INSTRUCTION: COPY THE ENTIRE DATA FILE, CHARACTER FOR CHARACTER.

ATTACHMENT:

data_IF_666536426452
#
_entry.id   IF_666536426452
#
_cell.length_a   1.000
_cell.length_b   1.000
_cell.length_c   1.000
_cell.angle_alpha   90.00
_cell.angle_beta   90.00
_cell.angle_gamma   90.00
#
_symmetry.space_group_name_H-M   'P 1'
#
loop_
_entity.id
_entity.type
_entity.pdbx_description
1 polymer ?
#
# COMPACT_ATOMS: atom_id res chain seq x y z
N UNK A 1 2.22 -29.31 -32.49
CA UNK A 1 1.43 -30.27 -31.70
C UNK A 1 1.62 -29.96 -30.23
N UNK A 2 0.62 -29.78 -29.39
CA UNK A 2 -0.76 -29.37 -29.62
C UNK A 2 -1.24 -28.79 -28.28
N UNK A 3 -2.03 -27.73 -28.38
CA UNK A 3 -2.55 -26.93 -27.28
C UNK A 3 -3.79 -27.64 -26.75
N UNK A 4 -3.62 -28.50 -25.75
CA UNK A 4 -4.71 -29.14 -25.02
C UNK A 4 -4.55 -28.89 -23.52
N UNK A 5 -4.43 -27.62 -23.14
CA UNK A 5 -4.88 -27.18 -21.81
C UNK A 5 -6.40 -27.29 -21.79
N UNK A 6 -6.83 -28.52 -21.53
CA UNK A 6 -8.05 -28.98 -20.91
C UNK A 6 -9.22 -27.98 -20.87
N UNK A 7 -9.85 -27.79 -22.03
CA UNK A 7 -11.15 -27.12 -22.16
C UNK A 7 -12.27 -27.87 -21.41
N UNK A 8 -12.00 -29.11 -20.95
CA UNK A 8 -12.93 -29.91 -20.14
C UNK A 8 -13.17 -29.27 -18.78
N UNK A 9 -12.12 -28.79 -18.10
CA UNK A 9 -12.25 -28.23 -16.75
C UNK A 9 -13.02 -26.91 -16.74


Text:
data_IF_666536426452
#
_entry.id   IF_666536426452
#
_cell.length_a   1.000
_cell.length_b   1.000
_cell.length_c   1.000
_cell.angle_alpha   90.00
_cell.angle_beta   90.00
_cell.angle_gamma   90.00
#
_symmetry.space_group_name_H-M   'P 1'
#
loop_
_entity.id
_entity.type
_entity.pdbx_description
1 polymer ?
#
# COMPACT_ATOMS: atom_id res chain seq x y z
N UNK A 1 2.22 -29.31 -32.49
CA UNK A 1 1.43 -30.27 -31.70
C UNK A 1 1.62 -29.96 -30.23
N UNK A 2 0.62 -29.78 -29.39
CA UNK A 2 -0.76 -29.37 -29.62
C UNK A 2 -1.24 -28.79 -28.28
N UNK A 3 -2.03 -27.73 -28.38
CA UNK A 3 -2.55 -26.93 -27.28
C UNK A 3 -3.79 -27.64 -26.75
N UNK A 4 -3.62 -28.50 -25.75
CA UNK A 4 -4.71 -29.14 -25.02
C UNK A 4 -4.55 -28.89 -23.52
N UNK A 5 -4.43 -27.62 -23.14
CA UNK A 5 -4.88 -27.18 -21.81
C UNK A 5 -6.40 -27.29 -21.79
N UNK A 6 -6.83 -28.52 -21.53
CA UNK A 6 -8.05 -28.98 -20.91
C UNK A 6 -9.22 -27.98 -20.87
N UNK A 7 -9.85 -27.79 -22.03
CA UNK A 7 -11.15 -27.12 -22.16
C UNK A 7 -12.27 -27.87 -21.41
N UNK A 8 -12.00 -29.11 -20.95
CA UNK A 8 -12.93 -29.91 -20.14
C UNK A 8 -13.17 -29.27 -18.78
N UNK A 9 -12.12 -28.79 -18.10
CA UNK A 9 -12.25 -28.23 -16.75
C UNK A 9 -13.02 -26.91 -16.74